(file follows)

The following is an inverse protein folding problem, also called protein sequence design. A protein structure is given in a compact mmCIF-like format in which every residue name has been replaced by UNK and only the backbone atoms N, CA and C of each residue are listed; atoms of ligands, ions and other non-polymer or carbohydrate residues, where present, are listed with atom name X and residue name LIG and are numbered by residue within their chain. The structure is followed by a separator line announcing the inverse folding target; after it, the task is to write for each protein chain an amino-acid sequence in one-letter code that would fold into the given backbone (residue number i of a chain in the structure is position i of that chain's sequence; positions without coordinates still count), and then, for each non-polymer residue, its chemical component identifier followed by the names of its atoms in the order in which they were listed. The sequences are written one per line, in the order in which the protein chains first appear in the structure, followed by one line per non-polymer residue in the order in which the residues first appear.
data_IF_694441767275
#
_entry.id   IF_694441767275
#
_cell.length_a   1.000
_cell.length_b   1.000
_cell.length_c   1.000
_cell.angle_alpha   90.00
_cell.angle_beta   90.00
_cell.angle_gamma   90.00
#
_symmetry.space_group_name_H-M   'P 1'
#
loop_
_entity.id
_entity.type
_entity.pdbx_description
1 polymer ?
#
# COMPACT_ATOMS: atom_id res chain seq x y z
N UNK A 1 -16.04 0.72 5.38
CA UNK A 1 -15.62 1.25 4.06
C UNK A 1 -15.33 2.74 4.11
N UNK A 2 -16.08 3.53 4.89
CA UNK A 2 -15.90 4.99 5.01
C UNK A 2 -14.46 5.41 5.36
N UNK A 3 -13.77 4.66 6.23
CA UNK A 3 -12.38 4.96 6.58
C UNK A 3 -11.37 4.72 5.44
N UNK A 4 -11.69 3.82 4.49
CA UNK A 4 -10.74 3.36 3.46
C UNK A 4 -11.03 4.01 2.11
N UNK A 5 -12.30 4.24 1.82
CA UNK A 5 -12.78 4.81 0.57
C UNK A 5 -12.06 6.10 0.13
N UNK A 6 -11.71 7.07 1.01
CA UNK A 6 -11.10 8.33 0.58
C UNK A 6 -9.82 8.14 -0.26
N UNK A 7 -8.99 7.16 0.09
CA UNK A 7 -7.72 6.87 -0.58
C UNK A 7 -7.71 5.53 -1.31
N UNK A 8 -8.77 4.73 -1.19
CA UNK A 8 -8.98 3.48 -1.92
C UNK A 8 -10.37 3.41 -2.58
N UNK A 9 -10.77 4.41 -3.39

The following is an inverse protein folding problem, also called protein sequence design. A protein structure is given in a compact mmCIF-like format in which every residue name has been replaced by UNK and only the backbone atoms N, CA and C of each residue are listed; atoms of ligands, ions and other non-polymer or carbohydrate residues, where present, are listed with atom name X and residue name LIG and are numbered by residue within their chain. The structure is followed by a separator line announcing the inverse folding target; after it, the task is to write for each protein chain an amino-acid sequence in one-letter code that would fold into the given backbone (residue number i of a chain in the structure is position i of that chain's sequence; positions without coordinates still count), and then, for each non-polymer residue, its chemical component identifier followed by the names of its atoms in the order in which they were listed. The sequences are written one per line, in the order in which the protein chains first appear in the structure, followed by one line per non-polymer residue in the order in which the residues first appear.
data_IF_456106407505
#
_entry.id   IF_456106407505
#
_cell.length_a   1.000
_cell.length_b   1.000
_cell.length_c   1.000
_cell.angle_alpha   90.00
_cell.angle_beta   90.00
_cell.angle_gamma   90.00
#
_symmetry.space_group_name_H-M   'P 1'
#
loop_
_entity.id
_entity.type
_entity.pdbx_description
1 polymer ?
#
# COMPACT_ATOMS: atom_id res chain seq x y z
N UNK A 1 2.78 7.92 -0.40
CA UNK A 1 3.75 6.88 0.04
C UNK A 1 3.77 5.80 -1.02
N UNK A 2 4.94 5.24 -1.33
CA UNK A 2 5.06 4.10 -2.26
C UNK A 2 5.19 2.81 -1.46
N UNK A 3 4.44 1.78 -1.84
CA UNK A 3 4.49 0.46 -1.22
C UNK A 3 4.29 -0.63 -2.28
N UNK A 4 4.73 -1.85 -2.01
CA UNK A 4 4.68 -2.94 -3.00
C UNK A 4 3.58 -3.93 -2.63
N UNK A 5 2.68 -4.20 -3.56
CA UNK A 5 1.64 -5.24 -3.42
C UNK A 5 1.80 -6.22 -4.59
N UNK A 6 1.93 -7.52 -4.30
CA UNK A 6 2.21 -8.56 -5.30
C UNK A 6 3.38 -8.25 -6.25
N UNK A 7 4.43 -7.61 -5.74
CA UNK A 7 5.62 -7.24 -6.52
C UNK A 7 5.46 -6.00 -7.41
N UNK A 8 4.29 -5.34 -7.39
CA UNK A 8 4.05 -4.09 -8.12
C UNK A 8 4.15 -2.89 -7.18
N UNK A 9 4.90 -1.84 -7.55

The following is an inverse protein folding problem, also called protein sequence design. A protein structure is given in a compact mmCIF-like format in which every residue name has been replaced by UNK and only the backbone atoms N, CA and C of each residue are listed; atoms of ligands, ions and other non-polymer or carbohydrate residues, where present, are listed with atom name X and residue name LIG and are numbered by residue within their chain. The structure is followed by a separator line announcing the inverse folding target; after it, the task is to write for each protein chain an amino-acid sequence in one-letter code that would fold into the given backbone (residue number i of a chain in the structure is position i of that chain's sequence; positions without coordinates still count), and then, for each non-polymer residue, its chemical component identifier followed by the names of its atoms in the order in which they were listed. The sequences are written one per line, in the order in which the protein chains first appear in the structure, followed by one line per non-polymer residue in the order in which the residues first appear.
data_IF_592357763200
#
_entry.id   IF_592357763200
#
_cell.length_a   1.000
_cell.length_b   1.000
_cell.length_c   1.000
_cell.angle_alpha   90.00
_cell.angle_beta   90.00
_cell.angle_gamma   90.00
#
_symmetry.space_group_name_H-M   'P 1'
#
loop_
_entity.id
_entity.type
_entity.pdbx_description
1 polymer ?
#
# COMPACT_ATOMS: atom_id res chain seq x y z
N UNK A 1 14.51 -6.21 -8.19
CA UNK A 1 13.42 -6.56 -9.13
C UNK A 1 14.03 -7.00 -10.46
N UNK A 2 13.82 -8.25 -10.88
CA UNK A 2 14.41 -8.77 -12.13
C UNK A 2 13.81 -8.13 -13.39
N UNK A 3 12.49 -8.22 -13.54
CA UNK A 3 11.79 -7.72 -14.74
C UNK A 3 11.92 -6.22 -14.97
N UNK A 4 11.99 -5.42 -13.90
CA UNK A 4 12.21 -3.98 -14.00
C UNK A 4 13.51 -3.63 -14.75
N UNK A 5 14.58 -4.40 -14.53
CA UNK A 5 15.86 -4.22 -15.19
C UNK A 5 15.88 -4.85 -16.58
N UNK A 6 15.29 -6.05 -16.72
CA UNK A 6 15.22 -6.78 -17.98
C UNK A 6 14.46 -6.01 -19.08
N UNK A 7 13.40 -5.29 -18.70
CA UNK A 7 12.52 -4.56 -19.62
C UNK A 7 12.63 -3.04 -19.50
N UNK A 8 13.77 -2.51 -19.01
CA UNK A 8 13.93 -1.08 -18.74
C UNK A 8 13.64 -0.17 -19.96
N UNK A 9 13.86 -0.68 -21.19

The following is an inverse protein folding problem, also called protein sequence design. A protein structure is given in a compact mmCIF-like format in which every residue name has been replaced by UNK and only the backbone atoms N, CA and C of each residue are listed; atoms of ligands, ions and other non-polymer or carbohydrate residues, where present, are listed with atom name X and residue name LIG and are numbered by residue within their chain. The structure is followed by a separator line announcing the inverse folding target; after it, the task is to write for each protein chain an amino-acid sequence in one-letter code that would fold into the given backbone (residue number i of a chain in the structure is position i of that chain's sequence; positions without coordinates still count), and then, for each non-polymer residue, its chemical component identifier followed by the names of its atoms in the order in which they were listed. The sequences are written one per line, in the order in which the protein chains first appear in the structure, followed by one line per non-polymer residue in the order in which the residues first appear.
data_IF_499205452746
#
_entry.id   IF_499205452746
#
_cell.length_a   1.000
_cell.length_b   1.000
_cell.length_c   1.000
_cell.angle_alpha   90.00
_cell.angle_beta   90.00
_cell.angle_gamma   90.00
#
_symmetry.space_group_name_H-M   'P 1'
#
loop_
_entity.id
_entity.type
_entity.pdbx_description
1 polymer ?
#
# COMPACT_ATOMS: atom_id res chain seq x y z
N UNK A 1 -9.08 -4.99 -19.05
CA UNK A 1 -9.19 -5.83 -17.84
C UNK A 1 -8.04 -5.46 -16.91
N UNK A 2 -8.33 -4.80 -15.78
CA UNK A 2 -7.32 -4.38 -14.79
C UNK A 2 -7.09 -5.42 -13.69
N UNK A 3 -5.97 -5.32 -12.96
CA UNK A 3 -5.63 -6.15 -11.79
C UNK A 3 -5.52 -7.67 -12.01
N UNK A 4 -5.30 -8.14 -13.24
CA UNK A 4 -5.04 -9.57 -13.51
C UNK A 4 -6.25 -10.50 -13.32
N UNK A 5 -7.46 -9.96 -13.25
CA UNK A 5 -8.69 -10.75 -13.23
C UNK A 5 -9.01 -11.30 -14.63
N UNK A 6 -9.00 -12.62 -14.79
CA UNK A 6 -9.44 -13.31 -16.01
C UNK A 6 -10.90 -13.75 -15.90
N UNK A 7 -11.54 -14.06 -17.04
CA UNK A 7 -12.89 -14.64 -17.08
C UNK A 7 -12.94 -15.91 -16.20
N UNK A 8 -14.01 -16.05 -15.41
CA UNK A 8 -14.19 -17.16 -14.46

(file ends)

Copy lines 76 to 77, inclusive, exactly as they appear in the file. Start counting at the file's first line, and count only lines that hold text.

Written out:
C UNK A 3 4.29 -0.63 -2.28
N UNK A 4 4.73 -1.85 -2.01